This article is part of our EIR Insights series from our Energy, Infrastructure and Resources team. Stay tuned for regular updates and commentary on topical issues across the sector.
The battery storage industry in renewables has been given a major shot in the arm by the recent announcement of the Australian Energy Market Commission (AEMC) of rule changes that will incentivise renewable generators who use technology that dispatches electricity quickly to respond to changes in grid frequency.
The draft ruling published on 22 April 2021 proposes the introduction of new market ancillary services in the NEM to allow the Australian Energy Market Operator (AEMO) to procure fast frequency response to help control grid frequency following sudden and unplanned generation or power system outages. The aim of these services will be to lower the overall cost of frequency control ancillary services (FCAS) relative to expected future costs.
This has come about as a result of a rule change request proposed by Infigen Energy to introduce spot-market arrangements for fast frequency response to help efficiently manage system frequency. These new FCAS will be similar to existing services but would operate much more quickly to address the high rates of change of frequency in the system, which have come in part due to the increasing uptake of inverter-based generation in the NEM such as wind and solar PV and demand-side resources.
The introduction of these “very fast” FCAS would respond to changes in frequency in less than two seconds, rather than six seconds, which is the current fastest market. The intention is that this will make the system more economically efficient by reducing the overall costs of managing power system frequency compared to current arrangements or other arrangements to produce different types of frequency response. The draft ruling also envisages that these new spot markets will drive innovation in the provision of various combinations of essential system services from different technologies.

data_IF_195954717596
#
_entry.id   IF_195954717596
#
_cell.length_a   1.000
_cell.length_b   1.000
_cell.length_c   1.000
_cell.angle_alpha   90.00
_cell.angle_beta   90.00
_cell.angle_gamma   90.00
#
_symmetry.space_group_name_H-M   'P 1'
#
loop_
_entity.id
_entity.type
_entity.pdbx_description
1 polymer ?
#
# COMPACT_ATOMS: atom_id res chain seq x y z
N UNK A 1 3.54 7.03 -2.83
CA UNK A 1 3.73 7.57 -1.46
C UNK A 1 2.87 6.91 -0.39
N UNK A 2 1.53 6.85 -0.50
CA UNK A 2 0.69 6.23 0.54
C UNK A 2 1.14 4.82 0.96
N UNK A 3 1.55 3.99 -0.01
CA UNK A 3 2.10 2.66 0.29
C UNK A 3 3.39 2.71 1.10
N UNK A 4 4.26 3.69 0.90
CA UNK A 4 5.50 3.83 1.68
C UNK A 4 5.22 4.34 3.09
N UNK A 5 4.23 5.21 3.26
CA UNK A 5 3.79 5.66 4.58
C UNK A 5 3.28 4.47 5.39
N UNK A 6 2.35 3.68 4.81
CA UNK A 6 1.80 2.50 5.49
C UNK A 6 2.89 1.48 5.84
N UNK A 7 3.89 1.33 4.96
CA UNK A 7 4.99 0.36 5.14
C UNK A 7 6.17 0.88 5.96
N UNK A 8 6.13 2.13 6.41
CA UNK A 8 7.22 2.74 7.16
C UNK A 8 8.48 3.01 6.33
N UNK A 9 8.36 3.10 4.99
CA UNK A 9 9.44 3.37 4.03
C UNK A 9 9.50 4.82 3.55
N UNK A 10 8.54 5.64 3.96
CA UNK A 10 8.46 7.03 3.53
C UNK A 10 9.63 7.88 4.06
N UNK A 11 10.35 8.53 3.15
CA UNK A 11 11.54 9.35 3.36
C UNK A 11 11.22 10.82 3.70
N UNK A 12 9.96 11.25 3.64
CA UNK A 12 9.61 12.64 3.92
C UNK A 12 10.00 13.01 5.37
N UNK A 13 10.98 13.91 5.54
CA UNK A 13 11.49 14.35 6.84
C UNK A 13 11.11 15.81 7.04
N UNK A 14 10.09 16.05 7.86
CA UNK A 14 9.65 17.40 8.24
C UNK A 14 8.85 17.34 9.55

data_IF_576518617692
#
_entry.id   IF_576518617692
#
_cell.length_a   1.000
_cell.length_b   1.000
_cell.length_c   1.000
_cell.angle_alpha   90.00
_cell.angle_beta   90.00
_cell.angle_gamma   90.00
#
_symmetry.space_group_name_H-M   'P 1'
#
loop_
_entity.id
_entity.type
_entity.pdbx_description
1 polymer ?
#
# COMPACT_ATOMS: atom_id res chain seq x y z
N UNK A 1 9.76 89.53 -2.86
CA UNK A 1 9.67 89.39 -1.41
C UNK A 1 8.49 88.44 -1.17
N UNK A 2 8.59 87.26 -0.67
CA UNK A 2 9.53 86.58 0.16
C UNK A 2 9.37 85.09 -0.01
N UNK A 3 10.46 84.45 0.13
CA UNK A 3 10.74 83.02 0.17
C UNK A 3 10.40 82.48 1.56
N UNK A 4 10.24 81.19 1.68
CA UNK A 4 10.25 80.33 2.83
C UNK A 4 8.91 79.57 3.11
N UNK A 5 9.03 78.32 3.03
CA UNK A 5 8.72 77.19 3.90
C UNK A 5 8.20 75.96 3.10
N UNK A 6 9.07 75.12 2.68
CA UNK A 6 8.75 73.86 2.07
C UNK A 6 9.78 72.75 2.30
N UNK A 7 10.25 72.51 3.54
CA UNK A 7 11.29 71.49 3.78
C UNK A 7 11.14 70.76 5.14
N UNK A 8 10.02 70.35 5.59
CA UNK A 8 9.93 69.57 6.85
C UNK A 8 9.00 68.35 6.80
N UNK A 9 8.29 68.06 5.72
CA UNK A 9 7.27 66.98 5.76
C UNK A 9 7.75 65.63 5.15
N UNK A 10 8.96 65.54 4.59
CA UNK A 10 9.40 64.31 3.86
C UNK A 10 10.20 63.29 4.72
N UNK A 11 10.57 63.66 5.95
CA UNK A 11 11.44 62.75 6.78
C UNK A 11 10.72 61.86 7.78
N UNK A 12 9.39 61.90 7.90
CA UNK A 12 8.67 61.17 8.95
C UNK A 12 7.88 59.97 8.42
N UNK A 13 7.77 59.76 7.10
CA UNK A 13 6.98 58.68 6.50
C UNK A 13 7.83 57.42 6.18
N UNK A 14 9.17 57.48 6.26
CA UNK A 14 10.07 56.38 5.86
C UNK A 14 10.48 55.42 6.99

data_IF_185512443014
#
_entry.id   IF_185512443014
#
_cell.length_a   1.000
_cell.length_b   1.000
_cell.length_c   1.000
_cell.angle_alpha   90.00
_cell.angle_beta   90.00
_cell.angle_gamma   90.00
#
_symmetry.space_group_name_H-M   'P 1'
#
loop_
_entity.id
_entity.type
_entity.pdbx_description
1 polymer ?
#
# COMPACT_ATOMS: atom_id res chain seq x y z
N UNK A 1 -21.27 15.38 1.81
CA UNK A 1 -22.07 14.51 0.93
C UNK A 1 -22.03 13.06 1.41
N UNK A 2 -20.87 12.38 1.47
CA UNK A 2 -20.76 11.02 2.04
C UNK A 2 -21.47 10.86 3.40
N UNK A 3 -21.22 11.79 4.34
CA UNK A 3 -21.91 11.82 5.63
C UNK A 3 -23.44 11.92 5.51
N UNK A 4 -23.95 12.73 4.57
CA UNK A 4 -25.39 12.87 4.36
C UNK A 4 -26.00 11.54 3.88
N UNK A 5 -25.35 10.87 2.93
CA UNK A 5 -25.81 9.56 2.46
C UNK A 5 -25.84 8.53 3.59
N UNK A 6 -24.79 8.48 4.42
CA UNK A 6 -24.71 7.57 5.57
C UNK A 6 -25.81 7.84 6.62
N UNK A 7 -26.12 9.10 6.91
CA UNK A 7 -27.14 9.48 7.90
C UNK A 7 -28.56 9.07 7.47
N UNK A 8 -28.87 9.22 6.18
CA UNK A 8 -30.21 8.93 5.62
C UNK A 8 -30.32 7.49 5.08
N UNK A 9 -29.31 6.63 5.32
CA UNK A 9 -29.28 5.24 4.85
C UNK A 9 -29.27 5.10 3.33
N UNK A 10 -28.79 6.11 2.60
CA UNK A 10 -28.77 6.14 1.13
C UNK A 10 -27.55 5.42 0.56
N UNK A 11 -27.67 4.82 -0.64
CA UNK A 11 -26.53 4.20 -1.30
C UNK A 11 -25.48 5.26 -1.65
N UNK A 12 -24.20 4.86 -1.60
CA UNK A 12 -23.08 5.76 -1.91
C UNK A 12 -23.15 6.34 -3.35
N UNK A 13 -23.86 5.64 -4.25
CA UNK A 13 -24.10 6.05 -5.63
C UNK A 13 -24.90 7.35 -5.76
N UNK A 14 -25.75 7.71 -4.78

It is also proposed that arrangements for these new services would be the same as those for existing services, including arrangements for registration, scheduling, dispatch, pricing, settlement and cost allocation.
The announcement of the draft ruling is in keeping with AEMO’s desire to ensure system security, ie the availability of dispatchable electricity generation to respond to fluctuations in the grid. As we have highlighted in previous articles on the topic (see here and here), the ability of battery storage technologies to respond at relatively lightning speeds to meet grid demand, the continued increase globally in their use and the steady decrease in costs are all factors which the AEMC has recognised in promoting this form of technology through the proposed rule changes.
The introduction of these new ancillary services is to be welcomed as it equates to regulatory support for dispatchable renewable electricity generation which is targeted to play a fundamental role in replacing retiring coal generators over the coming years. Fast frequency response will be essential in keeping the grid stable as we move towards a high volume of renewable electricity in the grid.
For further information on the effects and long-term implications of these changes please contact Matt Baumgurtel, our Energy, Infrastructure and Resources lead Partner.
The Hamilton Locke team advises across the project life cycle – from project development, grid connection, financing, construction, including the buying and selling of development and operating projects.
Matt Baumgurtel leads the Hamilton Locke Energy Infrastructure and Resources team and specializes in renewable energy including energy storage and hydrogen projects.
David O’Carroll is a Lawyer in the Hamilton Locke Energy Infrastructure and Resources team and specializes in renewable energy projects including wind and solar.